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Comparing the Transfer of Wealth Opportunities in Dakotafire Counties
The projections from the two Dakotas are not directly comparable to one another since they were done by two different organizations using different methodologies. (See note below.)
The point is this: In both states, the numbers—and the opportunities—are big.
The current net worth (IN BILLIONS) is a measure of current assets minus liabilities. In North Dakota, Jamestown propels Stutsman County’s net worth. In South Dakota, Brown County has the greatest wealth among Dakotafire counties; it is distinctive among those counties in that the biggest chunk of its wealth (47 percent) is from the residential sector (much of that in Aberdeen), with 27 percent from agriculture. Forty-eight percent of Beadle's wealth is from agriculture; for other Dakotafire counties, the majority of the wealth (ranging from 63 percent in Day to 91 percent in Faulk) is from the ag sector.
This graph shows when the peak wealth transfer is expected to happen—when the largest chunk (percentage) of wealth in that county is expected to change hands. Notice that for Hand, Jerauld, Marshall, McPherson and Miner counties, the time is now: The largest percentage of funds is already being transferred to the next generation.
The ten-year transfer of wealth (IN MILLIONS) is the amount of money that is slated to go from one generation to another in the next ten years. The counties with more wealth to start with will have more wealth transferring the next ten years.
This chart shows the amount of funds (IN BILLIONS) set to change hands in roughly the next 50 years. The numbers in counties with micropolitan areas are highest, but even predominantly rural counties will see billions of dollars change hands in the next five decades. Since many heirs now live out of the county or state, much of that wealth will leave those counties when the wealth transfers—unless current wealth-holders decide differently.
If just 5 percent of the wealth (IN MILLIONS) being transferred from one generation to the next were set aside for community causes (by giving to a community foundation, for example), this is how much could be put toward an endowment in these Dakotafire counties.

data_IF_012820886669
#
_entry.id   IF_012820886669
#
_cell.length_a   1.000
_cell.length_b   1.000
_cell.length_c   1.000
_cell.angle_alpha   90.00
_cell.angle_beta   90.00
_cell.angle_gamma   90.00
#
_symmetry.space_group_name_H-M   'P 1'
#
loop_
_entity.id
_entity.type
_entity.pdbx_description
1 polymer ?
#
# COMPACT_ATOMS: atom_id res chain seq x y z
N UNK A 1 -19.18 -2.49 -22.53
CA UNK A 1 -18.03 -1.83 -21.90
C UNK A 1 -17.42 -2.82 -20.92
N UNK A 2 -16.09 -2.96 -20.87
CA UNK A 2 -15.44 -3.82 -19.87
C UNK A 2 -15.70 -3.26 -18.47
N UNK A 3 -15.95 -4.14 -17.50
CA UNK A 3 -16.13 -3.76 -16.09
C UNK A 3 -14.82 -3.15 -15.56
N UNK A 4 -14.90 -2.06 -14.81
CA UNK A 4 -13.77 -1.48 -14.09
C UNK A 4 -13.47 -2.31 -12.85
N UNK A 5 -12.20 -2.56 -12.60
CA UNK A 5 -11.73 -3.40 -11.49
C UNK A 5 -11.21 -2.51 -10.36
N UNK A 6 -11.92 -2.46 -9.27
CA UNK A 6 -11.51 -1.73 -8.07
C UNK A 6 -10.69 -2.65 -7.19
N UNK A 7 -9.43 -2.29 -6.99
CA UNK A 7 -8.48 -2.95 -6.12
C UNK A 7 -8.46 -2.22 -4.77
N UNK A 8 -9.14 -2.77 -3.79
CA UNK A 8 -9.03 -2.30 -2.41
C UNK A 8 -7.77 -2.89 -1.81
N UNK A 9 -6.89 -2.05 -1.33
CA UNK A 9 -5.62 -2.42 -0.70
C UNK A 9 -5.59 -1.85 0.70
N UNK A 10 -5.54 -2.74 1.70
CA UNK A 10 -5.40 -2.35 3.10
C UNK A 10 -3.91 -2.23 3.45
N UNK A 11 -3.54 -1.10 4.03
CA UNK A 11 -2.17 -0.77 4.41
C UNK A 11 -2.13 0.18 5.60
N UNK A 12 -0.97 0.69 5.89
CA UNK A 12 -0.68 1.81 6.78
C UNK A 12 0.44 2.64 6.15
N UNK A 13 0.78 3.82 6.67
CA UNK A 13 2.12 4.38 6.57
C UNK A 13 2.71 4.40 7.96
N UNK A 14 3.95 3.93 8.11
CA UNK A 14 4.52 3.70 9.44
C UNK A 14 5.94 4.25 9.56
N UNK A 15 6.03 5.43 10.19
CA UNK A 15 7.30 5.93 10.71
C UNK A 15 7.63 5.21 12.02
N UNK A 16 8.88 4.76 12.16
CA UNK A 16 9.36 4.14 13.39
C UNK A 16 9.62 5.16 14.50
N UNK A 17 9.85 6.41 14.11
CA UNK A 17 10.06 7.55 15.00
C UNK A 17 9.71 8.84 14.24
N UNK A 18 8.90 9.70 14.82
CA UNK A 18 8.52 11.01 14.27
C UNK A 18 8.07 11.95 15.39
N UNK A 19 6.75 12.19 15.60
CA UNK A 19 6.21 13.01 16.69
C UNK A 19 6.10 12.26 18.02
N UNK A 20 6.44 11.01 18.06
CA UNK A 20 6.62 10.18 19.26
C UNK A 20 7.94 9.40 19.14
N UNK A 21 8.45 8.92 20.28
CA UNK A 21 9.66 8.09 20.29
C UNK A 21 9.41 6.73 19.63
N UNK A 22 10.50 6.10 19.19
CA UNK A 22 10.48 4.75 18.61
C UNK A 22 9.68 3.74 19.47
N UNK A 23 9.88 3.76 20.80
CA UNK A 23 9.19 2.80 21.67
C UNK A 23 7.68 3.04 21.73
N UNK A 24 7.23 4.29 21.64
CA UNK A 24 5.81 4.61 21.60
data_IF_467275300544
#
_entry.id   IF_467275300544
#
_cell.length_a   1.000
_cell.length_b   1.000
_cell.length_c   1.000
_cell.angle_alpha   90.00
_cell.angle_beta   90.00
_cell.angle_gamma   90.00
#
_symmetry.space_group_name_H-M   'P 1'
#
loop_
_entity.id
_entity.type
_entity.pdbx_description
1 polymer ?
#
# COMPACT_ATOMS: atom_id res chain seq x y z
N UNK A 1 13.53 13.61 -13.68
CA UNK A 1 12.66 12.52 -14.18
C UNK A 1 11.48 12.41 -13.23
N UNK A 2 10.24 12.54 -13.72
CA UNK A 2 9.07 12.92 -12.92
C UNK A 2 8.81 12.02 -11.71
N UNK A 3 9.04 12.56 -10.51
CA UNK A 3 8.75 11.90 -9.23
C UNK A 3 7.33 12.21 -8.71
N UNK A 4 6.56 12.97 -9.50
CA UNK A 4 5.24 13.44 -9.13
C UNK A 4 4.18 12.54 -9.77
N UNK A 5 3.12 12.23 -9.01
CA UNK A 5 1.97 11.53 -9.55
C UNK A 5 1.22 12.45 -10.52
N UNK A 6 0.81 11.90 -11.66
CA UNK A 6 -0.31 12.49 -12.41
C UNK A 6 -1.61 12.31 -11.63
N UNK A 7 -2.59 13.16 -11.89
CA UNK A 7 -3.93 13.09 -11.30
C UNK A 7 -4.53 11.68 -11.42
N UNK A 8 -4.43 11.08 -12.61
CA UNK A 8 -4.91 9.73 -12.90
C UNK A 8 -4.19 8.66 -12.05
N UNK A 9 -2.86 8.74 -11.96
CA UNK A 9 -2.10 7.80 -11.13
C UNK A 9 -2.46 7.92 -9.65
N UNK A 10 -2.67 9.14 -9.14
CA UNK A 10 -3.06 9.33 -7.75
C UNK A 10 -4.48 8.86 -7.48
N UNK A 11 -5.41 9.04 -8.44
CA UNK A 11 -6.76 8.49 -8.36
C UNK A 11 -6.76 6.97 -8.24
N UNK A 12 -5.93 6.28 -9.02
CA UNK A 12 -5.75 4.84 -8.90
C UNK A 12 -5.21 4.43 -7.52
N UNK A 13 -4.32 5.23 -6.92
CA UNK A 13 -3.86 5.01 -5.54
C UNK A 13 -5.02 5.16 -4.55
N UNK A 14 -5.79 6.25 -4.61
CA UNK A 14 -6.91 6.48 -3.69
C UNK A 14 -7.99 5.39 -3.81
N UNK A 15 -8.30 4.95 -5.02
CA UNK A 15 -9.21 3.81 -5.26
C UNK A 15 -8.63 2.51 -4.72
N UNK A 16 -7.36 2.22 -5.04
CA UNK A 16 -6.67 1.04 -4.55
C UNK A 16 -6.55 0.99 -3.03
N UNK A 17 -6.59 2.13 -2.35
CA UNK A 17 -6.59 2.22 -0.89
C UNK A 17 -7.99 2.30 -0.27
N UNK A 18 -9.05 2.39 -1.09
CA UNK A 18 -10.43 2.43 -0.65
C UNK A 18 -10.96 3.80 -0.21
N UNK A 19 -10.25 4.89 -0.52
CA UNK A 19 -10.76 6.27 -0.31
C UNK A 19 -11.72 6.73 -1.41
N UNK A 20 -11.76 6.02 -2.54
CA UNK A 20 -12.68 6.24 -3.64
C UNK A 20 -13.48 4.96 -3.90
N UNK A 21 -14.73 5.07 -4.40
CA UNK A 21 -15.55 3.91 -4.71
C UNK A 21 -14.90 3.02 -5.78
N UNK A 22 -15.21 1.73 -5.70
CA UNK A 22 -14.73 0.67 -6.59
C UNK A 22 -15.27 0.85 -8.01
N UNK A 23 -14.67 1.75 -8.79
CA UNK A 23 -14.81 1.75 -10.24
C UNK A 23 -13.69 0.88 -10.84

The goal of these foundation endowments (IN MILLIONS) is to create funds that can be a resource for communities forever—so only the interest from the funds would be available for spending, while theprincipal would remain untouched. If 5 percent of the community endowments was available for community projects, this is how much each county would have annually for improvements. Even the county with the lowest projected amount available (Jerauld County) would have half a million dollars to spend on community projects annually (about $562,000).
Note: Here are some of the ways the transfer of wealth studies in the two Dakotas differ: The N.D. study includes some businesses in household wealth, while the S.D. discounts business value in household wealth; slightly different time periods are used (2007-61 for North Dakota and 2010-60 for South Dakota); the S.D. study includes only estate gifts, and the N.D. includes giving during people’s lifetimes; and the N.D. study assumes a growth rate of 3 percent, while the S.D. study has a growth rate that varies based on population.
Information from the South Dakota Transfer of Wealth Report, via the South Dakota Community Foundation (www.sdcommunityfoundation.org/wealthanalysis.htm) and from “Communities with Possibilities: A Supplement to Endless Possibilities on the Prairie: The North Dakota County and City Wealth Transfer Analysis” commissioned by the Impact Foundation (www.impactgiveback.org/store). John Havens, senior research associate
at the Center on Wealth and Philanthropy and co-author of the N.D. study, assisted with analysis of the study.